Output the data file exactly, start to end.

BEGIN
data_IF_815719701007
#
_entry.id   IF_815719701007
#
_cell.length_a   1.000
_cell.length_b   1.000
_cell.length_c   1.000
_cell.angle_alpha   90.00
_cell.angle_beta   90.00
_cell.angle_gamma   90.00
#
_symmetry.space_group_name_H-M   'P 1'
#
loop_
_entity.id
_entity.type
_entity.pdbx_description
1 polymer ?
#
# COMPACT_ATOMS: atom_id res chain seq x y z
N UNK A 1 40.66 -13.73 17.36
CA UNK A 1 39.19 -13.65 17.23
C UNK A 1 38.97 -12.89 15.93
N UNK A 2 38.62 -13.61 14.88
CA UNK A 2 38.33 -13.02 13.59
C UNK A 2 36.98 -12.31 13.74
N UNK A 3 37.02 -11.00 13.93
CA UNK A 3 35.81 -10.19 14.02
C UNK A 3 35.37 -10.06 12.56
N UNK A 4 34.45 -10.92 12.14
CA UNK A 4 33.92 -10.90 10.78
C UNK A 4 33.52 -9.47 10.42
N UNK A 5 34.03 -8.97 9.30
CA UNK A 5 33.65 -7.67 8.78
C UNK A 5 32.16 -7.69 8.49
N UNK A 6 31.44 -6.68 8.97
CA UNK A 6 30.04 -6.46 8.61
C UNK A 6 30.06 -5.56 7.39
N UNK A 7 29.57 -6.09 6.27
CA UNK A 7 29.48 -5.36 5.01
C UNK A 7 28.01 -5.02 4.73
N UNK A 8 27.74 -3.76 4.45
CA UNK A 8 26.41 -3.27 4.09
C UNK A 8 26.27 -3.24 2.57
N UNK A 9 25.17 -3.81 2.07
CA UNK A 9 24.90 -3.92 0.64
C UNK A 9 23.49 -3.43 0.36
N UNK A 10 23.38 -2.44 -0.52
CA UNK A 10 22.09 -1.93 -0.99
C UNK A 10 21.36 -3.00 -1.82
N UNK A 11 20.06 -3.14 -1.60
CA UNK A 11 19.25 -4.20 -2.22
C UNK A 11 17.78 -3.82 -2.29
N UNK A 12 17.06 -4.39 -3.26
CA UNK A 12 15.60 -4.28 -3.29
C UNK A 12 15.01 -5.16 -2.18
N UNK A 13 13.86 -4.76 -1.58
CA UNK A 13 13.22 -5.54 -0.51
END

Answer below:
data_IF_815719701007
#
_entry.id   IF_815719701007
#
_cell.length_a   1.000
_cell.length_b   1.000
_cell.length_c   1.000
_cell.angle_alpha   90.00
_cell.angle_beta   90.00
_cell.angle_gamma   90.00
#
_symmetry.space_group_name_H-M   'P 1'
#
loop_
_entity.id
_entity.type
_entity.pdbx_description
1 polymer ?
#
# COMPACT_ATOMS: atom_id res chain seq x y z
N UNK A 1 40.66 -13.73 17.36
CA UNK A 1 39.19 -13.65 17.23
C UNK A 1 38.97 -12.89 15.93
N UNK A 2 38.62 -13.61 14.88
CA UNK A 2 38.33 -13.02 13.59
C UNK A 2 36.98 -12.31 13.74
N UNK A 3 37.02 -11.00 13.93
CA UNK A 3 35.81 -10.19 14.02
C UNK A 3 35.37 -10.06 12.56
N UNK A 4 34.45 -10.92 12.14
CA UNK A 4 33.92 -10.90 10.78
C UNK A 4 33.52 -9.47 10.42
N UNK A 5 34.03 -8.97 9.30
CA UNK A 5 33.65 -7.67 8.78
C UNK A 5 32.16 -7.69 8.49
N UNK A 6 31.44 -6.68 8.97
CA UNK A 6 30.04 -6.46 8.61
C UNK A 6 30.06 -5.56 7.39
N UNK A 7 29.57 -6.09 6.27
CA UNK A 7 29.48 -5.36 5.01
C UNK A 7 28.01 -5.02 4.73
N UNK A 8 27.74 -3.76 4.45
CA UNK A 8 26.41 -3.27 4.09
C UNK A 8 26.27 -3.24 2.57
N UNK A 9 25.17 -3.81 2.07
CA UNK A 9 24.90 -3.92 0.64
C UNK A 9 23.49 -3.43 0.36
N UNK A 10 23.38 -2.44 -0.52
CA UNK A 10 22.09 -1.93 -0.99
C UNK A 10 21.36 -3.00 -1.82
N UNK A 11 20.06 -3.14 -1.60
CA UNK A 11 19.25 -4.20 -2.22
C UNK A 11 17.78 -3.82 -2.29
N UNK A 12 17.06 -4.39 -3.26
CA UNK A 12 15.60 -4.28 -3.29
C UNK A 12 15.01 -5.16 -2.18
N UNK A 13 13.86 -4.76 -1.58
CA UNK A 13 13.22 -5.54 -0.51